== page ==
“I started using Lunchclub
a few years ago as a remedy during lockdown,” he explains. “No expectations, just wanted to meet interesting people, and I did. In the process, I met folks who became clients, learned about other industries and shared advice on startup life.”

3. Be generous to others

It’s easy to forget that networking is a two-way stream. So, rather than focusing on how you can benefit directly, look for opportunities to support others in your network. That might be by sharing their work, providing feedback, or offering encouragement. Do so without immediately expecting anything in return, and you’ll invariably find these acts of generosity will organically strengthen your relationships.

It’s an approach that’s certainly worked for illustrator, author and comic maker Emmeline Pidgen. “Many of my connections have happened as an unintended plus from lifting other creatives and freelancers,” she explains. “I think it’s really important to support each other.”

Often, the smallest acts of kindness can have unexpected consequences. “I got really positive and encouraging feedback from one of my favourite artists recently,” says freelance illustrator and visual artist James Ashe. “I’d read a book of theirs, and I emailed them saying it inspired me to start working independently.”

And once you’ve become established, mentorship can be a great way of giving back. “I owe a huge amount to more experienced illustrators who gave me advice, and so I now try to do the same for emerging illustrators or those looking to expand into my specialism of non-fiction publishing,” says illustrator and author Jennifer N. R. Smith.

“I think illustrators have more to lose than to gain by having a competitive mindset against other illustrators, at least when it comes to the business side of things,” she adds. “Instead, fostering community and transparency strengthens the industry and arguably creates better work for everyone to enjoy.”

4. It’s not ‘one and done’

One of the frustrations of networking is walking away from an event, or even an online interaction, and thinking: “Well, that was a waste of time.” But ultimately, that’s not a problem with networking; it’s a problem with your attitude.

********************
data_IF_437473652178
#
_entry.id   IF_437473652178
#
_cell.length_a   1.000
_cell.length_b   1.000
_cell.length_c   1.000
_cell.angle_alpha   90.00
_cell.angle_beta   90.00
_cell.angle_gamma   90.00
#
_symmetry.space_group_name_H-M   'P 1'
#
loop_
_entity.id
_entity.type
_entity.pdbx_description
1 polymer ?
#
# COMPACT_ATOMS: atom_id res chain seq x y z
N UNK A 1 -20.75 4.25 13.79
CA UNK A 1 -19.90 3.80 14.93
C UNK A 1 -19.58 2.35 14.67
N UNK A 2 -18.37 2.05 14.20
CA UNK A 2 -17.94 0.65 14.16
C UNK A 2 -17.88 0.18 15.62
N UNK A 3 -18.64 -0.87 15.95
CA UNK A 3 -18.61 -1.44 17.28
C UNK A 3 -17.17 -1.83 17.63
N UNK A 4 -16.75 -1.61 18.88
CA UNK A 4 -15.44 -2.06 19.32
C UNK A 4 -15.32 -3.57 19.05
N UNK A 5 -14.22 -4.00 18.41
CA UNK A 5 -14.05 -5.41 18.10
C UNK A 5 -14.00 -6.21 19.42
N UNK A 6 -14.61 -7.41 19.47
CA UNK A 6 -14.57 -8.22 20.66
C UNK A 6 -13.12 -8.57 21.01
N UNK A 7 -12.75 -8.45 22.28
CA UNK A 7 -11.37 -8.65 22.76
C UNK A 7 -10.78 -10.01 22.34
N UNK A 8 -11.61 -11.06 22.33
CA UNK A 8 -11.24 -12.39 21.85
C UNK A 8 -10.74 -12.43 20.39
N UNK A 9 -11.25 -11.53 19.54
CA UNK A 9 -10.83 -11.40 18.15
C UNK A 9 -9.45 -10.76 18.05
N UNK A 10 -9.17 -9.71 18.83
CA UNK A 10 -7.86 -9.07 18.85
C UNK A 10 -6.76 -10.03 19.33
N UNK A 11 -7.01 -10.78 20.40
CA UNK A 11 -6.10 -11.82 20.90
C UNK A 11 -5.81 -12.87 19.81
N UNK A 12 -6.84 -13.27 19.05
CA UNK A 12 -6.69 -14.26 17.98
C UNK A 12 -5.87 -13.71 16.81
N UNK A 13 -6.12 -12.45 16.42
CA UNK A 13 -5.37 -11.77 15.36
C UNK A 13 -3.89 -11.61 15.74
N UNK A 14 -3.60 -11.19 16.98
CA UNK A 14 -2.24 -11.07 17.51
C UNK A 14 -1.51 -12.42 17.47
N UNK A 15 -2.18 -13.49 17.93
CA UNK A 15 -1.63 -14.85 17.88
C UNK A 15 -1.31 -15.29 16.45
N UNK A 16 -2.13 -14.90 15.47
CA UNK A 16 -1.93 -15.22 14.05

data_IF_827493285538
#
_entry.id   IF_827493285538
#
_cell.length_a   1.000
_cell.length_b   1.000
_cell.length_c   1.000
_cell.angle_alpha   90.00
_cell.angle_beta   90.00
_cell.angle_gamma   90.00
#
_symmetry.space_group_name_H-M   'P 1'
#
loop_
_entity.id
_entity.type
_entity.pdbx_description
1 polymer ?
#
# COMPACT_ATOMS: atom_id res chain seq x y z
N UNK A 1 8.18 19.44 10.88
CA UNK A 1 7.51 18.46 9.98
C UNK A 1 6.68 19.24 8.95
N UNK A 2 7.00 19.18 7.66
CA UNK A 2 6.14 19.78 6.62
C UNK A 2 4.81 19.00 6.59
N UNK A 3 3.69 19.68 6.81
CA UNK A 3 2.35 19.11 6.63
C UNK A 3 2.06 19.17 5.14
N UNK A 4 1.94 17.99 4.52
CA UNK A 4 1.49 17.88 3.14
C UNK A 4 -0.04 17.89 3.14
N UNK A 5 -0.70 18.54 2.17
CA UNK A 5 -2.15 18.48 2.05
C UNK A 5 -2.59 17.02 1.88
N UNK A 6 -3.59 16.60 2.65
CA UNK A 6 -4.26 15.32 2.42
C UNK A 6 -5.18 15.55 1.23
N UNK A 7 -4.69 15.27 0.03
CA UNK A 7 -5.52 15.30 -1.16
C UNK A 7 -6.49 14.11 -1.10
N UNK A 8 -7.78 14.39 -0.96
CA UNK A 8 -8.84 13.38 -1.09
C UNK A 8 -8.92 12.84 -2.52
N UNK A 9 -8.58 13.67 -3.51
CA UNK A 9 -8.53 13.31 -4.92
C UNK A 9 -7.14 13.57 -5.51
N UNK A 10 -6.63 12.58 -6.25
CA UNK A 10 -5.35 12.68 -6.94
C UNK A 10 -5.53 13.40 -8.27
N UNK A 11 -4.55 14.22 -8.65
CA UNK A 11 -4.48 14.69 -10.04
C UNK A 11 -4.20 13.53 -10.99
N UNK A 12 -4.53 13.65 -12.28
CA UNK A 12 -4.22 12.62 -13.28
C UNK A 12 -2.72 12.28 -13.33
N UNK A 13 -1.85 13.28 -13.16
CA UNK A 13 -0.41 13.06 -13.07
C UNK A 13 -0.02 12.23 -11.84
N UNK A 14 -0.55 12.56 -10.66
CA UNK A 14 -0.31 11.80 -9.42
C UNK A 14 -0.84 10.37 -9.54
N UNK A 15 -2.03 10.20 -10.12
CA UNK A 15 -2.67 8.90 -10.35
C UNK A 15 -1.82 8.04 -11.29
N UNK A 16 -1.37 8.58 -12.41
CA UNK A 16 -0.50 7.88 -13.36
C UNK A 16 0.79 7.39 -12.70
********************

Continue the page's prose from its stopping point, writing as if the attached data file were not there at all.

Building meaningful relationships is an ongoing process that requires effort and intention. That means you won’t get instant results, but you will over time. Just as long as you regularly check in with your network, celebrate their accomplishments, and be there for them during challenging times. You should also be mindful of boundaries, respect consent when sharing contacts, and gracefully handle any rejection or disinterest that comes your way.

In other words, approach these relationships with authenticity, openness, and a willingness to grow together, and you will benefit – maybe not immediately, but you will.

5. Remember, it’s a numbers game

So, how long will it take for your networking to bear fruit? Annoyingly, there’s no easy answer.

It’s a lot like dating, where, as the saying goes, you have to kiss a lot of frogs to find your prince or princess. So, on the one hand, there are no guarantees that networking will pay off, but on the other hand, anecdotal evidence suggests it always does in the long run.

Take Vicky, an illustrator who goes by the name Vickysworld. “My successes networking have been a bit random,” she recalls. “I was doing a craft fair in London about ten years ago, which was going terribly. But then a lady approached me, told me my work was amazing, that her friend was an illustration agent and suggested I get in touch. I’m still with my agent to this day. Although brief, that meeting at a craft fair in Tooting massively helped my confidence and led to better and better-paid commissions.”

Freelance illustrator Jason Lyon also stands as a living testament to this approach. “I’ve always had valuable interactions and relationships ever since the beginning of my career, just through reaching out, listening and taking in their stories and experiences,” he explains. “I’ve had great mentors in the forms of other creatives, ADs, and agents, and I’m forever thankful to them.”

6. Organise your own events

Not feeling the networking events you’ve attended? Then why not organise your own? You don’t have to go all-out and hire a massive venue; it’s much easier to start small. Gather a small group of fellow creatives who are committed to supporting each other’s growth. Regularly meet to discuss challenges, share insights and hold each other accountable to creative goals. Then, see how things progress from there.

“I organised Behance portfolio reviews for creatives in my city and invited the best speakers,” recalls graphic artist Olha Protasova. “It brought me a huge number of contacts, many of whom became good friends. Some of the speakers invited me to participate in their projects as an illustrator. It brought me to the next level.”


In the creative industry, the strength of your network lies not in its size but in the depth and quality of its connections. By embracing meaningful networking, you’ll surround yourself with a community of supportive individuals who share your passion, challenge your perspectives and inspire you to reach new creative heights.

So, it’s time to redefine what it means to network as a creative professional and approach it with a mindset of generosity, curiosity, and authenticity. Once you build a network rooted in meaningful relationships, you’ll not only advance your career but also enrich your creative journey in ways you never imagined.